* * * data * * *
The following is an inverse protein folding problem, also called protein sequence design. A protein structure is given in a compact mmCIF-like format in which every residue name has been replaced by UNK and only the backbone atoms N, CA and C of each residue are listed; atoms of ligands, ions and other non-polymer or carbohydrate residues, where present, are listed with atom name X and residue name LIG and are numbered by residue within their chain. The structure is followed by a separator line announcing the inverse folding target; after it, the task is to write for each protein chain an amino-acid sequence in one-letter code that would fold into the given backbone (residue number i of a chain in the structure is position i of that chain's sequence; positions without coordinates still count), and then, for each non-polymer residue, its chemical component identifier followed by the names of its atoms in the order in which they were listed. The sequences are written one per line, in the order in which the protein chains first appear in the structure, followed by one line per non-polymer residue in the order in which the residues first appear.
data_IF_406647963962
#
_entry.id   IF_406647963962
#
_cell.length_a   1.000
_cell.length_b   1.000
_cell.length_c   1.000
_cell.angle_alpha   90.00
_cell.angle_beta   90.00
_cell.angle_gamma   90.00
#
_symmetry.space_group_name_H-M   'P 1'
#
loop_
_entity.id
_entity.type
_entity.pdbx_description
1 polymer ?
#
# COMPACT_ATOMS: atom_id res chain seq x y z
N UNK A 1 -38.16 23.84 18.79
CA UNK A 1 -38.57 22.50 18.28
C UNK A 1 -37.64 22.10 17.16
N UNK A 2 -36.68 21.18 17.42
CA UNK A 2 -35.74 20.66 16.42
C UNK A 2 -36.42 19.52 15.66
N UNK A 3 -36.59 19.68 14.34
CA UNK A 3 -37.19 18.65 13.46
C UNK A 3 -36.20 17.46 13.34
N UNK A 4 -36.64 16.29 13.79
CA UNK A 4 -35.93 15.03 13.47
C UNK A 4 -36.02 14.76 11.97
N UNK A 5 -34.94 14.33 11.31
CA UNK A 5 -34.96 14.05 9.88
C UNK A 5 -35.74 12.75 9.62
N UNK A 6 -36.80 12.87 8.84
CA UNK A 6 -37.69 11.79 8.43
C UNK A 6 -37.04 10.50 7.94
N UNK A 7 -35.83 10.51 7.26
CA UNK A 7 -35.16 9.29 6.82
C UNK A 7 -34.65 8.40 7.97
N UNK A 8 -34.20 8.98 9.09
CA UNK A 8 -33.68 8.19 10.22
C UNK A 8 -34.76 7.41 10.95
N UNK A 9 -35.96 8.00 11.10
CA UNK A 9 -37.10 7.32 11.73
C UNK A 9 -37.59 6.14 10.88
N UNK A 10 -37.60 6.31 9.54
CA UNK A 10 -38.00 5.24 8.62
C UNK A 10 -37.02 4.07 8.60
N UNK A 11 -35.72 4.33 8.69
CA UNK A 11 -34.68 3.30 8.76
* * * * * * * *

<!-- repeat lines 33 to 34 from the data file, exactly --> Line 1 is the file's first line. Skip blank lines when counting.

C UNK A 4 -36.02 14.76 11.97
N UNK A 5 -34.94 14.33 11.31